Thinking about it, I might start a commune/cult. None of this wacky death pact nonsense, just everyone sitting around doing sex and Playstation games.
Anyone who reads this shit is likely to be aware that Robin Williams killed himself this week, allowing newspaper columnists a great opportunity to declare their (previously unmentioned) lifelong fanship, filling their articles with Twitter quotes from people who once spent some time in the man's company and TV channels to fill their schedules with whatever films of his they have the broadcast rights to.
Seemed like a nice guy, but I never met him myself so I dunno. As for the film, it's pretty woolly, undemanding stuff but it does take an admirable, defiantly neutral position, presenting everyone involved in the war as equally flawed and human. Excellent soundtrack as well.
When the original Total Recall came out 24 years ago I tried watching it three times. I fell asleep each time. An ironically resolute title for a film with such powerfully narcoleptic effects.
Assembling a mental composite from my three attempted viewings, I decided it was shit. I finally saw it again about fifteen years later and confirmed it.
Starts off like a predictable, formula spooky house story, then, about thirty minutes in it starts throwing up surprises and turns into something much better than expected. Doesn't go into the lazy splatter horror that the beginning suggests, instead putting some effort in and developing a nice creepy tension.
The scene where the entity first reveals itself is particularly eerie.
The TV series was great for the first two series, shite for the third, then the first film managed to recapture some of the fun. This was like the third series.
We watched this in possibly the world's most middle-class cinema. Top of their snack board list was 'Hummus with a warm flatbread'. In an act of class rebellion, I bought a large popcorn and a fizzy pop. Sure I picked up a slight look of elitist disgust from the cashier. They can put their pretentious food stuffs in the boot of their Range Rovers and drive them up each others arses.
Some young people dumb enough to trust a lorry driver get eaten by half-arsed vampires.
Come on, we all know the score. Trust a lorry driver and you'll die, it's only the method of dispatch that varies.
I was in a bank about a year ago, a lorry driver was in there applying for a loan. Instead of pretending to be a normal, financially responsible person like most of us do during such applications, he was talking with great enthusiasm about his rifle and its "half mile kill distance".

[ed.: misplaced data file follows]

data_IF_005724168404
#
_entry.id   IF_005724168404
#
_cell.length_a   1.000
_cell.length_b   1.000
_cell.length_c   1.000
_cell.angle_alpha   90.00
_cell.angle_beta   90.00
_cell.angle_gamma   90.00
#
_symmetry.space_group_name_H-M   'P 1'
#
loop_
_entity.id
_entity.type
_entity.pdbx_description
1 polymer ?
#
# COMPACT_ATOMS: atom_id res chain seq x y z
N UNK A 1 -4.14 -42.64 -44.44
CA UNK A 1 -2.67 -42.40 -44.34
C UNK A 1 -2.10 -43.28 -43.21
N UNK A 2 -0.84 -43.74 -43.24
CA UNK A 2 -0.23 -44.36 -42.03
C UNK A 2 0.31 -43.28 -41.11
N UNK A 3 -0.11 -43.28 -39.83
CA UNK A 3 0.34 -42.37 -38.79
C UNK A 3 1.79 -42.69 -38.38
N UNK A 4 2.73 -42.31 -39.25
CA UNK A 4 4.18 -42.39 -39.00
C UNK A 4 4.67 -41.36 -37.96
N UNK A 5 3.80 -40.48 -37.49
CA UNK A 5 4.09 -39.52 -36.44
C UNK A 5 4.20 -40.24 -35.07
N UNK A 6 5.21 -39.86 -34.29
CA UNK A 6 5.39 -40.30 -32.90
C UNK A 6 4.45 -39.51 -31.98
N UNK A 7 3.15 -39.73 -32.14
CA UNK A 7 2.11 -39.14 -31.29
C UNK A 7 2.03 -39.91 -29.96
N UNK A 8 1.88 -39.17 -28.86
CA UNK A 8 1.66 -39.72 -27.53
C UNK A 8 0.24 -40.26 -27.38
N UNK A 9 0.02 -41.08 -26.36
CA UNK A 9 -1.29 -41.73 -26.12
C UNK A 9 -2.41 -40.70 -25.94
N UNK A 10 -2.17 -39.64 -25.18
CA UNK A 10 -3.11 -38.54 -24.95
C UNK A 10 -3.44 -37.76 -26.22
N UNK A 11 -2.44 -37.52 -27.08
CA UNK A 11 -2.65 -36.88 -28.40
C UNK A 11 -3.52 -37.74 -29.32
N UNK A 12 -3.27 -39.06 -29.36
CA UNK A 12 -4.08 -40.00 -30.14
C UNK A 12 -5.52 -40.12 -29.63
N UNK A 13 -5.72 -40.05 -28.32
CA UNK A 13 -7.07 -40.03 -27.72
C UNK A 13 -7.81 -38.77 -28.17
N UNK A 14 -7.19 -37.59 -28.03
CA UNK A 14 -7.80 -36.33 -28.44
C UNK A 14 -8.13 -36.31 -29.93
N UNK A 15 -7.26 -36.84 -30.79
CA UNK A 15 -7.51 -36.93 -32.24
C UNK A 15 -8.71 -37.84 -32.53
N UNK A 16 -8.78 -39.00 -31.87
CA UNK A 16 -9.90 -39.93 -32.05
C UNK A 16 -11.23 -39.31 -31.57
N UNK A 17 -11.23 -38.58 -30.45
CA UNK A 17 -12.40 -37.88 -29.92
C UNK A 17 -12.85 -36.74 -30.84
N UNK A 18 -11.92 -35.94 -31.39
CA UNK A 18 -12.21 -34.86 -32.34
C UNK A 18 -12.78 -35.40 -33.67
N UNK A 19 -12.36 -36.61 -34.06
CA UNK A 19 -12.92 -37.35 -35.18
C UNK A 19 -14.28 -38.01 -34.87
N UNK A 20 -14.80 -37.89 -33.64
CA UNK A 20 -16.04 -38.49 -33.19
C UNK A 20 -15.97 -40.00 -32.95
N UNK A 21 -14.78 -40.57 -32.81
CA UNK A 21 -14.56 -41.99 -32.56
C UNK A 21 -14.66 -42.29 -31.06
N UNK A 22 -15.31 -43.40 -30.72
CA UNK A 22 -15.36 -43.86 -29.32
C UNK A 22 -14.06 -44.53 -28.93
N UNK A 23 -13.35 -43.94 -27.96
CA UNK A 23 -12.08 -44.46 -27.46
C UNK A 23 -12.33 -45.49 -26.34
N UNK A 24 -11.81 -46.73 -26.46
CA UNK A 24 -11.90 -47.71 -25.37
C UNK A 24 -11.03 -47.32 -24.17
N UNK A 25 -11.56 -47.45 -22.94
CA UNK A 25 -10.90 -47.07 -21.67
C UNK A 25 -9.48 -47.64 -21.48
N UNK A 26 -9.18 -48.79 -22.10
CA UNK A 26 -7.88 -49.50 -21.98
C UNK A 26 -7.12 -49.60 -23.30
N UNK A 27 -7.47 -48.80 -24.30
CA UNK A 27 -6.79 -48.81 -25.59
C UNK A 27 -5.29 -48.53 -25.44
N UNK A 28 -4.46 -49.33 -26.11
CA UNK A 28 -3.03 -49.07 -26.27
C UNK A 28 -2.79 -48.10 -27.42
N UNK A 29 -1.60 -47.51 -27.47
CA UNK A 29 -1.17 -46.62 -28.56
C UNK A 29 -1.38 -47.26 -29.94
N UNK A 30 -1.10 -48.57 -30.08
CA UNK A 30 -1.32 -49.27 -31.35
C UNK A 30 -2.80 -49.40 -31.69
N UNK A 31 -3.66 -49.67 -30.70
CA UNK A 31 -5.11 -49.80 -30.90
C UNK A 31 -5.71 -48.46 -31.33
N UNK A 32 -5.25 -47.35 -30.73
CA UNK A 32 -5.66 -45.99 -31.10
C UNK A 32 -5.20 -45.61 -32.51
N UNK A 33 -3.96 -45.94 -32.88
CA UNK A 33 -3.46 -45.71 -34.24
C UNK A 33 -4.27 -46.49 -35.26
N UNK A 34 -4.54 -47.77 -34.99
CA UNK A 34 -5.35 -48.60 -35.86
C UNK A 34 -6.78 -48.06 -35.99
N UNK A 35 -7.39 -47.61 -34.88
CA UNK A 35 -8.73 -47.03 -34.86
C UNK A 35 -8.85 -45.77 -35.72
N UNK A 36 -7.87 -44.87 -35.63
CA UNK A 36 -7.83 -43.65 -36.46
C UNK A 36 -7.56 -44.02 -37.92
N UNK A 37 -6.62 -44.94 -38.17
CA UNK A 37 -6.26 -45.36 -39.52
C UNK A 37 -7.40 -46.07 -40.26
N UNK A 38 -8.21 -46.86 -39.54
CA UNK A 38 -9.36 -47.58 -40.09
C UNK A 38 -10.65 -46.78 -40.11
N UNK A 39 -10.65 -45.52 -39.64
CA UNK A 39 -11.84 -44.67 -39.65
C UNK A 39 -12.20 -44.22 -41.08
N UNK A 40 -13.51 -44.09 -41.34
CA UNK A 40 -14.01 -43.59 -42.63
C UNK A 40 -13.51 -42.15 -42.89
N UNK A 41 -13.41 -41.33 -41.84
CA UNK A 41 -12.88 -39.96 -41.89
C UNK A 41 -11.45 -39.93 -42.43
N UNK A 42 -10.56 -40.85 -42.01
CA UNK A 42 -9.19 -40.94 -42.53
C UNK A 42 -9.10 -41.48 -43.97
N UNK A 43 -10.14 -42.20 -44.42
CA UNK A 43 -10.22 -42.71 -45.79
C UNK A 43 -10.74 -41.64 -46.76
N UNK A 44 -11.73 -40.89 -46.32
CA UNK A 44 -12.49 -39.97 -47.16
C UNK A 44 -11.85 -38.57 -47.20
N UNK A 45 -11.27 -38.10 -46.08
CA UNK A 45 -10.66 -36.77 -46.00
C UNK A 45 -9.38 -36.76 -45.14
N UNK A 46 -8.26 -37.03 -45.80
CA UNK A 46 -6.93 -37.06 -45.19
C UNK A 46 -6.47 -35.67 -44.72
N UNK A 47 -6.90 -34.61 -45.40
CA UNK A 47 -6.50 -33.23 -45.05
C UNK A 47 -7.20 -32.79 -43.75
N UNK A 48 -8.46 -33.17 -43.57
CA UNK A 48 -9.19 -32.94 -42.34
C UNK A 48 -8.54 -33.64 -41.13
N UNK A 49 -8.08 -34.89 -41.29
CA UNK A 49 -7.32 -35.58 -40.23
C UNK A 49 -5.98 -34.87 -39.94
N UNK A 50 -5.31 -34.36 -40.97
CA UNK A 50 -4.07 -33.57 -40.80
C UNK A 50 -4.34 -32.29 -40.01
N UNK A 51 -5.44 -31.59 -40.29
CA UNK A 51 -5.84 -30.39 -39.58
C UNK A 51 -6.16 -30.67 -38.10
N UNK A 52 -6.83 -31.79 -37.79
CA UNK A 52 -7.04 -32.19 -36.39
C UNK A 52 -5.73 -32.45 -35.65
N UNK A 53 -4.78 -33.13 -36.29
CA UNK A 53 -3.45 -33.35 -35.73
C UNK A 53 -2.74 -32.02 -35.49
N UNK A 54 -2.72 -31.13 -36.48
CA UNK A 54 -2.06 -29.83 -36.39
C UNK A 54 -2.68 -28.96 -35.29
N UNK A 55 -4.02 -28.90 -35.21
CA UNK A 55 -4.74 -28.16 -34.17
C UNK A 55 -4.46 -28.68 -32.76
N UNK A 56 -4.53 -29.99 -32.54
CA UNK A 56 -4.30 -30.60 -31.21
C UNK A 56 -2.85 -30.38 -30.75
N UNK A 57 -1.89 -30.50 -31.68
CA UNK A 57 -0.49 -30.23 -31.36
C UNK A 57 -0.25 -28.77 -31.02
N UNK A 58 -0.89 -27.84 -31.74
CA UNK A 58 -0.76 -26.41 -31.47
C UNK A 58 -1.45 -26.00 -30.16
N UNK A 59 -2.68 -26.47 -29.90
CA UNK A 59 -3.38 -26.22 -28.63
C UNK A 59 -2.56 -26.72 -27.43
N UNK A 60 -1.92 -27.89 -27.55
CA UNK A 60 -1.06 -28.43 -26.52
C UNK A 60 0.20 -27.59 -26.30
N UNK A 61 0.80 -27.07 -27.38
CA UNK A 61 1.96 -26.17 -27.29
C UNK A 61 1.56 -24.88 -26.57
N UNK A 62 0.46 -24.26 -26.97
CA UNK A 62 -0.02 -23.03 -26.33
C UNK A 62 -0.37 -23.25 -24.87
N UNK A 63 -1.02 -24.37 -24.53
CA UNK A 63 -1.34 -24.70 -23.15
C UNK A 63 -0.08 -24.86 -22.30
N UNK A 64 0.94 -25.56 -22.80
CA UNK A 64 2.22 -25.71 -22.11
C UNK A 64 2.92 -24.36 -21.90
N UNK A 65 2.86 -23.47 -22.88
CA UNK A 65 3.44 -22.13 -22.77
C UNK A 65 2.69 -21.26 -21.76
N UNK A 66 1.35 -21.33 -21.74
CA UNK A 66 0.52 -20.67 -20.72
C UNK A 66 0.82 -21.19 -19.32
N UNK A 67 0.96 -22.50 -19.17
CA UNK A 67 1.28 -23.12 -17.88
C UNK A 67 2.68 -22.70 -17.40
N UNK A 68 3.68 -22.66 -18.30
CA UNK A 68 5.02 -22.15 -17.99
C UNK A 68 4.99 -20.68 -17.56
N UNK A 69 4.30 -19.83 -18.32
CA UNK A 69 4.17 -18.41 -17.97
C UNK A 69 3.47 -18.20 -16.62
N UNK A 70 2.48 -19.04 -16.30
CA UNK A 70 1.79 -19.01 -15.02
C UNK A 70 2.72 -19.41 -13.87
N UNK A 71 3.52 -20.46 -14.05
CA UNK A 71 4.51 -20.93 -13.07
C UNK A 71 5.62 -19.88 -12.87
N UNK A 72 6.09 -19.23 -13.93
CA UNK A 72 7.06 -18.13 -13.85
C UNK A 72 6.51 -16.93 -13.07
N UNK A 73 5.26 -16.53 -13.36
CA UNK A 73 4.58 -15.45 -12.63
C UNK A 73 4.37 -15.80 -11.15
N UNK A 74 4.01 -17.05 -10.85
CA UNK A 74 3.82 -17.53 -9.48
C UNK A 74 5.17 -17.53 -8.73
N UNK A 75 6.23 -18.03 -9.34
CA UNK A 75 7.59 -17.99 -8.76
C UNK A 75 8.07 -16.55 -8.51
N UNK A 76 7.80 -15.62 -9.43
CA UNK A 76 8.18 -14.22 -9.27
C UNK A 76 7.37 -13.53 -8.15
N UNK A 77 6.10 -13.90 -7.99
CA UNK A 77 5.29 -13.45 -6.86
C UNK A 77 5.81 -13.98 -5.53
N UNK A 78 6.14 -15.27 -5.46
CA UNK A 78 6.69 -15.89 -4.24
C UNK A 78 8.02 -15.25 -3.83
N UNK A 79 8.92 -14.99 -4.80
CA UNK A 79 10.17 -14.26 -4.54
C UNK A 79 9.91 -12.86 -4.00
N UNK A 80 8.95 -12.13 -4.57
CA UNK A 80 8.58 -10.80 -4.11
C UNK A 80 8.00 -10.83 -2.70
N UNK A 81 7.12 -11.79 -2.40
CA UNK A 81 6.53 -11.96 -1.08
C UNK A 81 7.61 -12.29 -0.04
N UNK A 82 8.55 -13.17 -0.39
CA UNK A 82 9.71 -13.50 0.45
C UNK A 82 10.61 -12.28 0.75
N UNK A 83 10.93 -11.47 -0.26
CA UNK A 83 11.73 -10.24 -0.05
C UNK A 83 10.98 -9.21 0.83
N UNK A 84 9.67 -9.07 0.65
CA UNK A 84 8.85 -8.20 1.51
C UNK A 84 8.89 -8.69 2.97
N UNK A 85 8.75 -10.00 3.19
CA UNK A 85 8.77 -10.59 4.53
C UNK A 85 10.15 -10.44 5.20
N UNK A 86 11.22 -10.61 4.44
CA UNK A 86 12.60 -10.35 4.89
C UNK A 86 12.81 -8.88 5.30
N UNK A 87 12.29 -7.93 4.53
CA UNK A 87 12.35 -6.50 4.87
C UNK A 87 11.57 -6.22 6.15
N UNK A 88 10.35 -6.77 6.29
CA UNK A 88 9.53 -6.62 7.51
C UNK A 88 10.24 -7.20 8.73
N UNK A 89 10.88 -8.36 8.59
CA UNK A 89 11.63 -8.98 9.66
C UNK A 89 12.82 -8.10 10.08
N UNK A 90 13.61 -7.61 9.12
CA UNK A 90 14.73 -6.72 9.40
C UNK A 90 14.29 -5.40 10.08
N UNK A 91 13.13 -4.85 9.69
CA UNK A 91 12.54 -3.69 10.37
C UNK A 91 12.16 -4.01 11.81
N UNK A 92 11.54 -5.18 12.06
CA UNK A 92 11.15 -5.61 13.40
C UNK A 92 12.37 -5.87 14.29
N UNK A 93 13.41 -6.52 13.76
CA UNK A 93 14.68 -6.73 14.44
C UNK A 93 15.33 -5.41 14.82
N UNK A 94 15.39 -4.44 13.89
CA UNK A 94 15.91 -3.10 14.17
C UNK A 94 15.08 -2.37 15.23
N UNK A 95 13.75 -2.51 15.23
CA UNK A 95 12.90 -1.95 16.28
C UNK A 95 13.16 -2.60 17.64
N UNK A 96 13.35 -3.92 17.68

Anyway, yeah, the film's alright. Better than many low budget horror efforts.
Five mini-horrors, each one based around one of the five main senses.
The first one, 'Smell' is enjoyable and splatty. The middle three: Sight, Touch and Taste are all pretty average but the final one, Listen, is ace. A slightly bonkers found footage style effort about a bunch of young fellas in an editing suite listening to a song that induces violent madness. Repeated listens seems to increase the severity of the lunacy, turning people into manic savages. A kinda '28 Plays Later' if you will.
Having said that, if I was forced to listen to Capital Radio, Radio 1, Heart FM or any of that shit for prolonged periods, I'd probably be inclined to gouge peoples arms out and kick off their kneecaps. Awful shit that reassures musically undemanding people that they're still terrible humans.
Ranging between 2-8/10
Humourless but good looking and well acted western.
Jason Issacs plays Ol' Bonkers McPhee (or something) a wealthy, land owning preacher who hides a darker side. This is made clear at the start of the film when he stabs someone to death with a massive knife whilst babbling on about The Bible or somesuch.
He also kills the lovely humble farmer chap who lives next door so Mrs Humblechap solves everything with guns.
It is kinda cool to see a woman take the wronged/revenge role that's normally exclusively male, and do a good job of it.
Yeah, if you like westerns, this is definitely one of the better recent ones.
Have you seen any of the others in this series of films? Same as that. Second one's the best. Embarrassing to admit, but the 'Final' films do have a sense of creative fun that elevates them above most teen horror films.
Once again I've been slack in updating this pointless, barely read twaddle.
Anyway, Yank remake of a Mexican film. Like Cold In July (which I can't be bollocksed to go back and review now) it was made by Jim Mickle and Nick Damici who were responsible for Mulberry Street and Stakeland which are both cracking low budget horror films. Mulberry Street is doubly impressive as it managed to make a plot about zombie rat people a lot better than you'd think it'd be.
Anyway, the plot for this film is:
"What's for dinner, dad?"
Nom nom nom nom.
Also, here is a picture of a piglet dressed as Elvis that I saw on the interweblia networks